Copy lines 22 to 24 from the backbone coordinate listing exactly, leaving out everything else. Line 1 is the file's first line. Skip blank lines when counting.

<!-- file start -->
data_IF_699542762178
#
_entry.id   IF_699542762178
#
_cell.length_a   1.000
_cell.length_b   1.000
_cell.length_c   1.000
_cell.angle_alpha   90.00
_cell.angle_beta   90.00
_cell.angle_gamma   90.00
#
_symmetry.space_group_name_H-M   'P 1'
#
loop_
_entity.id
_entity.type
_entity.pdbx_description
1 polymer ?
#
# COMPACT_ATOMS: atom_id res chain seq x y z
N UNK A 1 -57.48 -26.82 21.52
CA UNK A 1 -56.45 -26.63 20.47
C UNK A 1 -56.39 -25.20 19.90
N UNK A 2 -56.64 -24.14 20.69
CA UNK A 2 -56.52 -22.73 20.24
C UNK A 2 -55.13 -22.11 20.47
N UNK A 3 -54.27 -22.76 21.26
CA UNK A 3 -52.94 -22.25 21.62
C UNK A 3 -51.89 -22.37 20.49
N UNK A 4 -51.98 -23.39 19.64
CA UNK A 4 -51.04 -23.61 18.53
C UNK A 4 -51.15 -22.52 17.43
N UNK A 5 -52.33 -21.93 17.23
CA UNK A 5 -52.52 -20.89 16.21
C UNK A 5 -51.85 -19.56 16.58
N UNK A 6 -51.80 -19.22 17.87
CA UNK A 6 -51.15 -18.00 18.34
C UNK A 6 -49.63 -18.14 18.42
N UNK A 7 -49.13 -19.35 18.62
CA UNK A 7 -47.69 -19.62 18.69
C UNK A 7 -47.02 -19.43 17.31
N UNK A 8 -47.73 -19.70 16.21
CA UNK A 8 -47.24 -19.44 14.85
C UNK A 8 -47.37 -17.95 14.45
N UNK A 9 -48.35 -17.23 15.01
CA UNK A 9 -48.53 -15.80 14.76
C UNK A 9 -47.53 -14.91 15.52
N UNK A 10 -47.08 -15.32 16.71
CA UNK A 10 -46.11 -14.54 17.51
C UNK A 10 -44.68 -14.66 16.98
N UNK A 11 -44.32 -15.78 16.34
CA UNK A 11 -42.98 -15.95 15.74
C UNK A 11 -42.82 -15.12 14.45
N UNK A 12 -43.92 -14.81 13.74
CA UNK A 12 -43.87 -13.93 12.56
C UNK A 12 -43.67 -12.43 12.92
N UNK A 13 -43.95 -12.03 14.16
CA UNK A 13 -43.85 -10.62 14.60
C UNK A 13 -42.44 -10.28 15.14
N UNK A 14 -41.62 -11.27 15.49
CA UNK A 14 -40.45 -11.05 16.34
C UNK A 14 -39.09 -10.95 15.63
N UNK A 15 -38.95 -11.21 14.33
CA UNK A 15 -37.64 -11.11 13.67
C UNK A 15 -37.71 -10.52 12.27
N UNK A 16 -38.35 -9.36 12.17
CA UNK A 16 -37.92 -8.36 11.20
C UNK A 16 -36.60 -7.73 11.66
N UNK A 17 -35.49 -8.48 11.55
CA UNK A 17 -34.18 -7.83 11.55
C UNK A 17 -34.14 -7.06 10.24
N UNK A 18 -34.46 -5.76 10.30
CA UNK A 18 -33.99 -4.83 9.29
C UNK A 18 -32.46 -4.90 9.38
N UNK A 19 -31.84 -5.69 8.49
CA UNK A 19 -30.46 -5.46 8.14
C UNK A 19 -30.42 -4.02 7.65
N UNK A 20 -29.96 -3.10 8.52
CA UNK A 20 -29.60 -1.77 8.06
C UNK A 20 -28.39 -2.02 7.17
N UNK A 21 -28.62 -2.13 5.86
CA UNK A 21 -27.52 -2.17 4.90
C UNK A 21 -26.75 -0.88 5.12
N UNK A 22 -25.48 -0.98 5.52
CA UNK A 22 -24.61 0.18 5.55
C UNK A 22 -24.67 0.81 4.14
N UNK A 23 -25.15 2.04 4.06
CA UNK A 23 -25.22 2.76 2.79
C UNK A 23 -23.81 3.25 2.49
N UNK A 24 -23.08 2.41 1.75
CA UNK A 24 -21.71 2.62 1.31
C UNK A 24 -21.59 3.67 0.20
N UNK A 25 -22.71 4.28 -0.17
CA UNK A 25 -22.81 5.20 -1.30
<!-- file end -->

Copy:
CA UNK A 1 -56.45 -26.63 20.47
C UNK A 1 -56.39 -25.20 19.90
N UNK A 2 -56.64 -24.14 20.69